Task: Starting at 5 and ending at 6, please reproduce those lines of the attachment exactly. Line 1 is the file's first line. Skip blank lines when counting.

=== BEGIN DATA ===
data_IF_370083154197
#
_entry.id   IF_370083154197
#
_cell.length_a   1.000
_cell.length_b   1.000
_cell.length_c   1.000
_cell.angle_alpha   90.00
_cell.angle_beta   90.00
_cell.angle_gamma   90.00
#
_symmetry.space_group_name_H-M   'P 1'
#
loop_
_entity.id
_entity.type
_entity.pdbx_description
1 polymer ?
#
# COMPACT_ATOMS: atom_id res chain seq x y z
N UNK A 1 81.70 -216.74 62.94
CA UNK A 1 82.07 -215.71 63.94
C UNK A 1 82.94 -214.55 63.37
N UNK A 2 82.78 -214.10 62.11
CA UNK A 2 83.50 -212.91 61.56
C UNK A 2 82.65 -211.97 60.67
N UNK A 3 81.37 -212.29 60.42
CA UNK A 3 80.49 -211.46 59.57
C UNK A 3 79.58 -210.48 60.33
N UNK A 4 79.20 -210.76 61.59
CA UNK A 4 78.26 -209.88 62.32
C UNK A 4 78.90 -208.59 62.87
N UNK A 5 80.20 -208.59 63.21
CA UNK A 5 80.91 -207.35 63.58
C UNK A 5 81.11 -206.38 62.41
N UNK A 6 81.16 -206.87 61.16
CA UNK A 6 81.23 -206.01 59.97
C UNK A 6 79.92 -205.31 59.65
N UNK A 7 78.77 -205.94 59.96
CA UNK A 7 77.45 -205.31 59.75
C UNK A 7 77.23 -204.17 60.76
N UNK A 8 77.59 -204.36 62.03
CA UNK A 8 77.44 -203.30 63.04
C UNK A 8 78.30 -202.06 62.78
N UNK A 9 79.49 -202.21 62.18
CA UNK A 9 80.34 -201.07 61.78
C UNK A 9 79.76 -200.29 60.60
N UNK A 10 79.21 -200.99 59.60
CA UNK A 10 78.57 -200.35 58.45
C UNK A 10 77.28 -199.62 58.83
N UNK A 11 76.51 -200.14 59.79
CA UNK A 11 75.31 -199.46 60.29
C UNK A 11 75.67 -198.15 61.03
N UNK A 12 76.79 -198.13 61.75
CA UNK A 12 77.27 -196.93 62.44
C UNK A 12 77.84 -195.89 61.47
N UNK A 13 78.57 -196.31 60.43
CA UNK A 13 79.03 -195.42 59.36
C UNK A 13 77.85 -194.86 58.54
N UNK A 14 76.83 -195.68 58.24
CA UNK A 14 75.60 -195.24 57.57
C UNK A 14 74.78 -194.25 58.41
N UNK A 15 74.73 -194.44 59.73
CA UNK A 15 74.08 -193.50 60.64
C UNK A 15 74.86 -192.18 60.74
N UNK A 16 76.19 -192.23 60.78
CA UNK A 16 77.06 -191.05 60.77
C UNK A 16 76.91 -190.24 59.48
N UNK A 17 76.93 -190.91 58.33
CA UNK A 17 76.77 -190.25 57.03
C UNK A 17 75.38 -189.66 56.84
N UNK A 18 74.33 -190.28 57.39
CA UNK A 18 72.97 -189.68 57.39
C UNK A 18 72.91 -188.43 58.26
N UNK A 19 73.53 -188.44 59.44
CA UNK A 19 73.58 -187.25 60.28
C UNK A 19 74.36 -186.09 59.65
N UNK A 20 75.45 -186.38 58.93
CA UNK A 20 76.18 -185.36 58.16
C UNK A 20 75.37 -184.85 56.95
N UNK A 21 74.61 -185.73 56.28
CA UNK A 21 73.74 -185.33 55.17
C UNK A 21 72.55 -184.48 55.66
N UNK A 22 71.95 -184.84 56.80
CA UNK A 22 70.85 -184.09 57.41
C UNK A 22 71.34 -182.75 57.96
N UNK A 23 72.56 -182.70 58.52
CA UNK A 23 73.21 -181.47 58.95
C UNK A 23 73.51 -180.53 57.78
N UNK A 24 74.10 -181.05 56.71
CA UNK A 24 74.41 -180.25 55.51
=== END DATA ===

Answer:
_cell.length_a   1.000
_cell.length_b   1.000